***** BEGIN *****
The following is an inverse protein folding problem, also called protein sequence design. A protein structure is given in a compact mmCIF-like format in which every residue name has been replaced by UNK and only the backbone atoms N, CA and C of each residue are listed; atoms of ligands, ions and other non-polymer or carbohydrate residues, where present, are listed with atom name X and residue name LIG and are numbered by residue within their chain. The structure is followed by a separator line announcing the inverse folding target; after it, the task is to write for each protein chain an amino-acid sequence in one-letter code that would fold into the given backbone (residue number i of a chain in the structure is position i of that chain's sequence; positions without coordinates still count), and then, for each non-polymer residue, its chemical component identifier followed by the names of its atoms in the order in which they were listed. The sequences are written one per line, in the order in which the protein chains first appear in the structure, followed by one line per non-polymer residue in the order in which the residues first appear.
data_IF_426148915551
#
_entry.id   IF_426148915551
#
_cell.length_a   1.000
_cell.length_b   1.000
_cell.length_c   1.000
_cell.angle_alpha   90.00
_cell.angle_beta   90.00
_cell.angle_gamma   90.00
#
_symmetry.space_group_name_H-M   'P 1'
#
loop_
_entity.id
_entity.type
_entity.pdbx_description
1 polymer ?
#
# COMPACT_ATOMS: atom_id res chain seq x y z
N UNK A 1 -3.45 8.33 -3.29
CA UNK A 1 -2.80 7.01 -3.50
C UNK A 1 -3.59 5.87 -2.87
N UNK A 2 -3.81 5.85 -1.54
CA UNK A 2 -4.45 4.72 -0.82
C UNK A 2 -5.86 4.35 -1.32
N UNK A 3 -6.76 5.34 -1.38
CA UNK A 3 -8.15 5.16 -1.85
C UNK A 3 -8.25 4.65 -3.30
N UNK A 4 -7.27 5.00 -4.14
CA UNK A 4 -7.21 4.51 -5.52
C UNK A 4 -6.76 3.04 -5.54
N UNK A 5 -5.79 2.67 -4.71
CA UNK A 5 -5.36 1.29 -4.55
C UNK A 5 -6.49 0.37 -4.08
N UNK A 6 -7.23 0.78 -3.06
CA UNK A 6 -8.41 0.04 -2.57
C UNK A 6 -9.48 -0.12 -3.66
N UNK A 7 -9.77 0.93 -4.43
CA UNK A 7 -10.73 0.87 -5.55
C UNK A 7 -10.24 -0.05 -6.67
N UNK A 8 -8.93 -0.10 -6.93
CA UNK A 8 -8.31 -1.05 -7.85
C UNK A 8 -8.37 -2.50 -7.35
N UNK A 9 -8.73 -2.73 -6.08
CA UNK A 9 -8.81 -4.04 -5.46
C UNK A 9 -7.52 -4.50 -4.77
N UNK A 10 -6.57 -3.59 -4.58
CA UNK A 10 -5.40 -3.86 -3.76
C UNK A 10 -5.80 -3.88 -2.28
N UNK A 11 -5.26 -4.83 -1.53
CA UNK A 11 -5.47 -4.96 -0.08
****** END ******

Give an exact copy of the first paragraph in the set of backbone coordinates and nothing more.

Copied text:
The following is an inverse protein folding problem, also called protein sequence design. A protein structure is given in a compact mmCIF-like format in which every residue name has been replaced by UNK and only the backbone atoms N, CA and C of each residue are listed; atoms of ligands, ions and other non-polymer or carbohydrate residues, where present, are listed with atom name X and residue name LIG and are numbered by residue within their chain. The structure is followed by a separator line announcing the inverse folding target; after it, the task is to write for each protein chain an amino-acid sequence in one-letter code that would fold into the given backbone (residue number i of a chain in the structure is position i of that chain's sequence; positions without coordinates still count), and then, for each non-polymer residue, its chemical component identifier followed by the names of its atoms in the order in which they were listed. The sequences are written one per line, in the order in which the protein chains first appear in the structure, followed by one line per non-polymer residue in the order in which the residues first appear.